Is WWE going up for sale? Will the company, which has been primarily owned by a McMahon since all the way back in 1953, when the federation, then known as Capitol Wrestling Corporation, ran its first show in New York state, suddenly find itself owned by a company like Disney, Comcast, or even a wildcard like Amazon? Or is this all for show, with Vince McMahon's return to power as a Chairman of the Board of Directors more about securing new television deals for the company before he puts his hands back on the books and rescinds many of the positive changes that his son-in-law, Paul “Triple H” Levesque, has made over the past six or so months?

As of right now, no one really knows; maybe Mr. McMahon really wants to be the man who oversees the sale of the company he turned into a billion-dollar property. Or is that more of a facade to cover up his real goal, being the man to dethrone Roman Reigns and book a WrestleMania 39 that is already pulling in record-breaking ticket sales accomplishments?

While fans have been and will continue to be debating this very question until the next shoe drops, Eric Bischoff, the WWE Hall of Famer and former RAW GM, has weighed in on the subject on his 83 Weeks podcast with Conrad Thompson and, fortunately for fans, it sure sounds like McMahon may be too busy to get into the weeds of booking seven hours of television each week.

“I just can’t imagine that Vince’s primary focus right now is to jump back in the creative saddle,” Bischoff said via Fightful. “I mean there’s a ton on his plate, of a magnitude that I just don’t think even Vince McMahon, who notoriously works 20 hours a day, I think that would be a little bit much. I think Vince is gonna be focused on stability, particularly outward-facing stability, which is why I think he went to great lengths to acknowledge Nick Khan and Stephanie and Paul Levesque in their roles and assure everybody, he did three times in one press release, or maybe in different comments, whatever, there were three different occasions that Vince made a point to say, ‘Hey, Paul and Nick and Stephanie are doing a great job. All the confidence in the world in them. Nothing is going to change.’ If that’s true, I think showing up at TV would be, even just from perception-wise, even if he just showed up and hung around backstage, it wouldn’t add to the stability of the situation right now. Couple weeks, maybe, once things settle down. But right now, I can’t see it.”

On paper, Bischoff's take makes a ton of sense and would really be the best of both worlds for a situation that few fans were hoping for in 2023; bringing Mr. McMahon to television, even if he doesn't show up on screen, would make everything about him and potentially diminished the perceived power of Levesque, Khan, and Stephanie.

Eric Bischoff believes Vince McMahon's return to WWE is all about power.

Alright, so if Mr. McMahon didn't return to WWE to book Rock-Roman Reigns at WrestleMania 39, why did he return? According to Bischoff, the answer can be summed down to one word and one word only: power.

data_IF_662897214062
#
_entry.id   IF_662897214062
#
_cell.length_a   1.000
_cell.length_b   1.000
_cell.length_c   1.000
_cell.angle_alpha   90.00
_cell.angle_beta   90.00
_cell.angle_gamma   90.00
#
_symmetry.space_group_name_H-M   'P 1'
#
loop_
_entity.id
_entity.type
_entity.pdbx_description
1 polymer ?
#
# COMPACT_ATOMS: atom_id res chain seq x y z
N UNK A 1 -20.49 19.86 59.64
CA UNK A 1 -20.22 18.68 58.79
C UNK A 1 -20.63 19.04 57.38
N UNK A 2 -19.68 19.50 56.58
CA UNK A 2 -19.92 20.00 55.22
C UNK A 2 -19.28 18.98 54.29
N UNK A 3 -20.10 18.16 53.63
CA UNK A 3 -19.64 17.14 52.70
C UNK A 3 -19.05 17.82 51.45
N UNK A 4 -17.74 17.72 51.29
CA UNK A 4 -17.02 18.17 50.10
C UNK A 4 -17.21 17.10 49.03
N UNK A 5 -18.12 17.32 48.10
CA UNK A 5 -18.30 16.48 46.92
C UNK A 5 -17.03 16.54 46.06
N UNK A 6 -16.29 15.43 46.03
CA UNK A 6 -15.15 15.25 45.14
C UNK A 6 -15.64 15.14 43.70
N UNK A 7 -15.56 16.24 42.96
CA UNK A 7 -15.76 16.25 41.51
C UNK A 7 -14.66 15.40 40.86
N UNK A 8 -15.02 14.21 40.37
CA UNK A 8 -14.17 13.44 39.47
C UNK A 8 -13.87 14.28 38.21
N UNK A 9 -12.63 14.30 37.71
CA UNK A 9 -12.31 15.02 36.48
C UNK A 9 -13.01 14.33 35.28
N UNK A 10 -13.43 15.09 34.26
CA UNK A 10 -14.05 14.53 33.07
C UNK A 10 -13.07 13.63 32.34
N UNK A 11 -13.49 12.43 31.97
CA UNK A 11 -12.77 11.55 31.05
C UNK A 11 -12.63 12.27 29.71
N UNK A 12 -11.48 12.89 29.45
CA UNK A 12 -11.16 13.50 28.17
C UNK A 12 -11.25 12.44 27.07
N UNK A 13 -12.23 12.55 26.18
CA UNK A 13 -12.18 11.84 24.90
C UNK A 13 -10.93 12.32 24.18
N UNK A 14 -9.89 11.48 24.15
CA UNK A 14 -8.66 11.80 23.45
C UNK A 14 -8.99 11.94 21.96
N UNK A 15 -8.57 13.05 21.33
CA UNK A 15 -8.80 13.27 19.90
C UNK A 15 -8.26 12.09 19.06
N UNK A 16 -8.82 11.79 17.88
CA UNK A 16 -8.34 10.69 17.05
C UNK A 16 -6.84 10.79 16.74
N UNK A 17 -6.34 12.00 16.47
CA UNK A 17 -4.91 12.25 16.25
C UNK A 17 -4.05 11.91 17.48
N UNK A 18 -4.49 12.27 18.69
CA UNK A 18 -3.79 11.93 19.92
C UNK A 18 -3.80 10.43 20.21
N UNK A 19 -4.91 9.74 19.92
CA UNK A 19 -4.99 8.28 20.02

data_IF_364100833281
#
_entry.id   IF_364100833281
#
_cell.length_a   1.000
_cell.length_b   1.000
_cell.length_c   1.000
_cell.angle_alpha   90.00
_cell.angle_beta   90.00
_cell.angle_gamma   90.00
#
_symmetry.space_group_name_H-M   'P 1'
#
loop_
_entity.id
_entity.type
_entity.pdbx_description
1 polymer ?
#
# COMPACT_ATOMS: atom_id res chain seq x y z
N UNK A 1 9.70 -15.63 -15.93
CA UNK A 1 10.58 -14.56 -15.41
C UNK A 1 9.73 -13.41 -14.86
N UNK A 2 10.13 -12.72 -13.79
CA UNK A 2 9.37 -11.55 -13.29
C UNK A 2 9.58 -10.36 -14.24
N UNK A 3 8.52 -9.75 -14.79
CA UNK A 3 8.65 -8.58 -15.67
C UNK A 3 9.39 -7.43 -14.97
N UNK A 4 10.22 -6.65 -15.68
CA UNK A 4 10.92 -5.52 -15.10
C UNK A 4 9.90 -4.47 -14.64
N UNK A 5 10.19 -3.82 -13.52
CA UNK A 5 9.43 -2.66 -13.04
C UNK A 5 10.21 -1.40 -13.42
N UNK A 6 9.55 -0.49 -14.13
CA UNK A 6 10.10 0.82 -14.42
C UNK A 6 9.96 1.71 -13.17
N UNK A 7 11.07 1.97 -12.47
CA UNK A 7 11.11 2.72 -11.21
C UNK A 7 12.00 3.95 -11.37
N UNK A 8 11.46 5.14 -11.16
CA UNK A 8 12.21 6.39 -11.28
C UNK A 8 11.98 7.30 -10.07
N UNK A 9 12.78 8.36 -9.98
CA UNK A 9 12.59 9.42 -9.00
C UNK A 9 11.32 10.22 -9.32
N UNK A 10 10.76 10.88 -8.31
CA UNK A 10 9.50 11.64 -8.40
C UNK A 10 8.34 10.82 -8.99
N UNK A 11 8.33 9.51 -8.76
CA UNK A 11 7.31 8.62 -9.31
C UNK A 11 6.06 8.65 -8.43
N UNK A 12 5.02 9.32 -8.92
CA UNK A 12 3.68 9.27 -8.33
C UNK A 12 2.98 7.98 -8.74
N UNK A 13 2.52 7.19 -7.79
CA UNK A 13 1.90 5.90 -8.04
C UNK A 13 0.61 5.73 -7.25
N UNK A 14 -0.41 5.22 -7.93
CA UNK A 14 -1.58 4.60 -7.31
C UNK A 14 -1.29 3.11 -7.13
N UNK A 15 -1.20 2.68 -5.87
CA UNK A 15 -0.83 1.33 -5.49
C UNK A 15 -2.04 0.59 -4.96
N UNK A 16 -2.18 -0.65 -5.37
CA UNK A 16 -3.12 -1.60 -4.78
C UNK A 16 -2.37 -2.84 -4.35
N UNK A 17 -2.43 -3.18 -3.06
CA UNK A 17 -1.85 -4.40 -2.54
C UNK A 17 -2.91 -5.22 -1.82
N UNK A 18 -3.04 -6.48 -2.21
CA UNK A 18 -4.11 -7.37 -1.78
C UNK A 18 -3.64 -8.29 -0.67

“That’s why I said I just can’t see the primary motivation here, even a secondary motivation in this whole thing, and again, I’m setting myself up to be absolutely wrong because we’re talking about Vince McMahon,” Bischoff said. “Vince McMahon is not your typical human being and not your typical business person. What would seem to make sense for most people may or may not apply to Vince here. The word we’ve used in the last minute or two is control. I think one thing we can all agree on, regardless of how we feel about Vince McMahon one way or the other, control has always been kind of the foundation upon which Vince McMahon operates. Go back to when he took the company public. I think your average person doesn’t necessarily understand , probably doesn’t even know that there are A shares and B shares. There are two different classes of shares. One class has voting rights. That’s the one Vince owns the majority of interest in, majority of shares. The other one is along for the ride. They don’t get to vote. I find it fascinating, among many other things, that Vince structured this company [this way] and was able to do so successfully.”

“I find it fascinating that Vince, so many years ago, took the company public and was able to do with the two classes or shares architecture, and be able to be so successful with it because that structure typically turns investors off. People are generally not inclined to throw a lot of their money into a company that they know they know they don’t have a voice in, unless it’s very successful. Initially, nobody knew if this public offering from WWE was gonna be a success. But the fact that he did it, and he set himself up to be in the position that he’s in, he has the ultimate hammer. I am so fascinated by all of this. Other than Musk and Twitter, I find this to be one of the most interesting things in media and business in the last 20-30 years. I can’t think of anything, that, in my opinion, is as interesting as this.”

Though fans may not think about it all that often, the way McMahon formulated the company's public stock share is incredibly impressive, as it's the reason why he was able to retake power with one single publically-issued statement regardless of what the rest of the board felt about his decision. If Mr. McMahon wants to sell the company, it will almost exclusively be his call, as will, unfortunately, his decision to cut the amount of wrestling showcased on RAW and SmackDown and send smaller wrestlers like Ricochet back to catering.